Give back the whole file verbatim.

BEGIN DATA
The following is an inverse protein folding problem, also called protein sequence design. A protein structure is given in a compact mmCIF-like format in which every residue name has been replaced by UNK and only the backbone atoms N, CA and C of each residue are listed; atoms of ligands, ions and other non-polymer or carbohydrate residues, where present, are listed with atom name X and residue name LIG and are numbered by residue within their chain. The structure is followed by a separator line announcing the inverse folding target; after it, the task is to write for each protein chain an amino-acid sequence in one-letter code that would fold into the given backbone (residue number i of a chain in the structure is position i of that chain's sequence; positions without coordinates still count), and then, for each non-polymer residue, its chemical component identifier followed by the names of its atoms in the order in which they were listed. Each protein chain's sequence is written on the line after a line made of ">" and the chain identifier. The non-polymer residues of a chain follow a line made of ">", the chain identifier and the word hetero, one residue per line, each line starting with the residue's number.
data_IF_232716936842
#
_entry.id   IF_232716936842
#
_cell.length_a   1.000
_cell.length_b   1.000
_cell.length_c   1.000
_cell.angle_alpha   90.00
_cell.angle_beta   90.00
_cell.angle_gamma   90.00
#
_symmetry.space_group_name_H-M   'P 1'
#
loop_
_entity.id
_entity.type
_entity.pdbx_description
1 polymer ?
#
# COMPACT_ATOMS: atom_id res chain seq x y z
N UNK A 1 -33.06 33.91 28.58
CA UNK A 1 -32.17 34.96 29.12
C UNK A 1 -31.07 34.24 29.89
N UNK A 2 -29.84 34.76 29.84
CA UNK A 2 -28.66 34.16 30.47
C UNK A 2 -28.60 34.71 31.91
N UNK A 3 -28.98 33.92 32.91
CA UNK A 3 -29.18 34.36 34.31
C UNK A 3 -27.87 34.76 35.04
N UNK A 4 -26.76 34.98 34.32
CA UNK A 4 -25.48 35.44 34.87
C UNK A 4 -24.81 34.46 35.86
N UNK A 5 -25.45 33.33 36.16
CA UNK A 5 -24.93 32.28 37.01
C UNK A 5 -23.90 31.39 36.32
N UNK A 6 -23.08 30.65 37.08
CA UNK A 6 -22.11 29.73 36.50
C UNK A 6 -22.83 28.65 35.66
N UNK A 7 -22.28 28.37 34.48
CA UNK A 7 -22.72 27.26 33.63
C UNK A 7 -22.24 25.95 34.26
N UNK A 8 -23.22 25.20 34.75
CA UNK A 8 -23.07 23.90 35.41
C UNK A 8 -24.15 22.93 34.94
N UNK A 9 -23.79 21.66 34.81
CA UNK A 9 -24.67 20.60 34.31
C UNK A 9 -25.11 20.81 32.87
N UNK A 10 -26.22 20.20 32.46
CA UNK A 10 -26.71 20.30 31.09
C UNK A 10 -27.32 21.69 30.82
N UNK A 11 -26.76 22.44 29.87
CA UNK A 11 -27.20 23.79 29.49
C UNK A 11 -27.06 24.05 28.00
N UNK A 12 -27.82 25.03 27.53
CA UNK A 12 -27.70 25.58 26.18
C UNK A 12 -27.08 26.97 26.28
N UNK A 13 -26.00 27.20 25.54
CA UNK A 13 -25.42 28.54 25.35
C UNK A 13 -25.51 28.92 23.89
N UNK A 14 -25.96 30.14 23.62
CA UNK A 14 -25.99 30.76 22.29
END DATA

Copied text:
The following is an inverse protein folding problem, also called protein sequence design. A protein structure is given in a compact mmCIF-like format in which every residue name has been replaced by UNK and only the backbone atoms N, CA and C of each residue are listed; atoms of ligands, ions and other non-polymer or carbohydrate residues, where present, are listed with atom name X and residue name LIG and are numbered by residue within their chain. The structure is followed by a separator line announcing the inverse folding target; after it, the task is to write for each protein chain an amino-acid sequence in one-letter code that would fold into the given backbone (residue number i of a chain in the structure is position i of that chain's sequence; positions without coordinates still count), and then, for each non-polymer residue, its chemical component identifier followed by the names of its atoms in the order in which they were listed. Each protein chain's sequence is written on the line after a line made of ">" and the chain identifier. The non-polymer residues of a chain follow a line made of ">", the chain identifier and the word hetero, one residue per line, each line starting with the residue's number.
data_IF_232716936842
#
_entry.id   IF_232716936842
#
_cell.length_a   1.000
_cell.length_b   1.000
_cell.length_c   1.000
_cell.angle_alpha   90.00
_cell.angle_beta   90.00
_cell.angle_gamma   90.00
#
_symmetry.space_group_name_H-M   'P 1'
#
loop_
_entity.id
_entity.type
_entity.pdbx_description
1 polymer ?
#
# COMPACT_ATOMS: atom_id res chain seq x y z
N UNK A 1 -33.06 33.91 28.58
CA UNK A 1 -32.17 34.96 29.12
C UNK A 1 -31.07 34.24 29.89
N UNK A 2 -29.84 34.76 29.84
CA UNK A 2 -28.66 34.16 30.47
C UNK A 2 -28.60 34.71 31.91
N UNK A 3 -28.98 33.92 32.91
CA UNK A 3 -29.18 34.36 34.31
C UNK A 3 -27.87 34.76 35.04
N UNK A 4 -26.76 34.98 34.32
CA UNK A 4 -25.48 35.44 34.87
C UNK A 4 -24.81 34.46 35.86
N UNK A 5 -25.45 33.33 36.16
CA UNK A 5 -24.93 32.28 37.01
C UNK A 5 -23.90 31.39 36.32
N UNK A 6 -23.08 30.65 37.08
CA UNK A 6 -22.11 29.73 36.50
C UNK A 6 -22.83 28.65 35.66
N UNK A 7 -22.28 28.37 34.48
CA UNK A 7 -22.72 27.26 33.63
C UNK A 7 -22.24 25.95 34.26
N UNK A 8 -23.22 25.20 34.75
CA UNK A 8 -23.07 23.90 35.41
C UNK A 8 -24.15 22.93 34.94
N UNK A 9 -23.79 21.66 34.81
CA UNK A 9 -24.67 20.60 34.31
C UNK A 9 -25.11 20.81 32.87
N UNK A 10 -26.22 20.20 32.46
CA UNK A 10 -26.71 20.30 31.09
C UNK A 10 -27.32 21.69 30.82
N UNK A 11 -26.76 22.44 29.87
CA UNK A 11 -27.20 23.79 29.49
C UNK A 11 -27.06 24.05 28.00
N UNK A 12 -27.82 25.03 27.53
CA UNK A 12 -27.70 25.58 26.18
C UNK A 12 -27.08 26.97 26.28
N UNK A 13 -26.00 27.20 25.54
CA UNK A 13 -25.42 28.54 25.35
C UNK A 13 -25.51 28.92 23.89
N UNK A 14 -25.96 30.14 23.62
CA UNK A 14 -25.99 30.76 22.29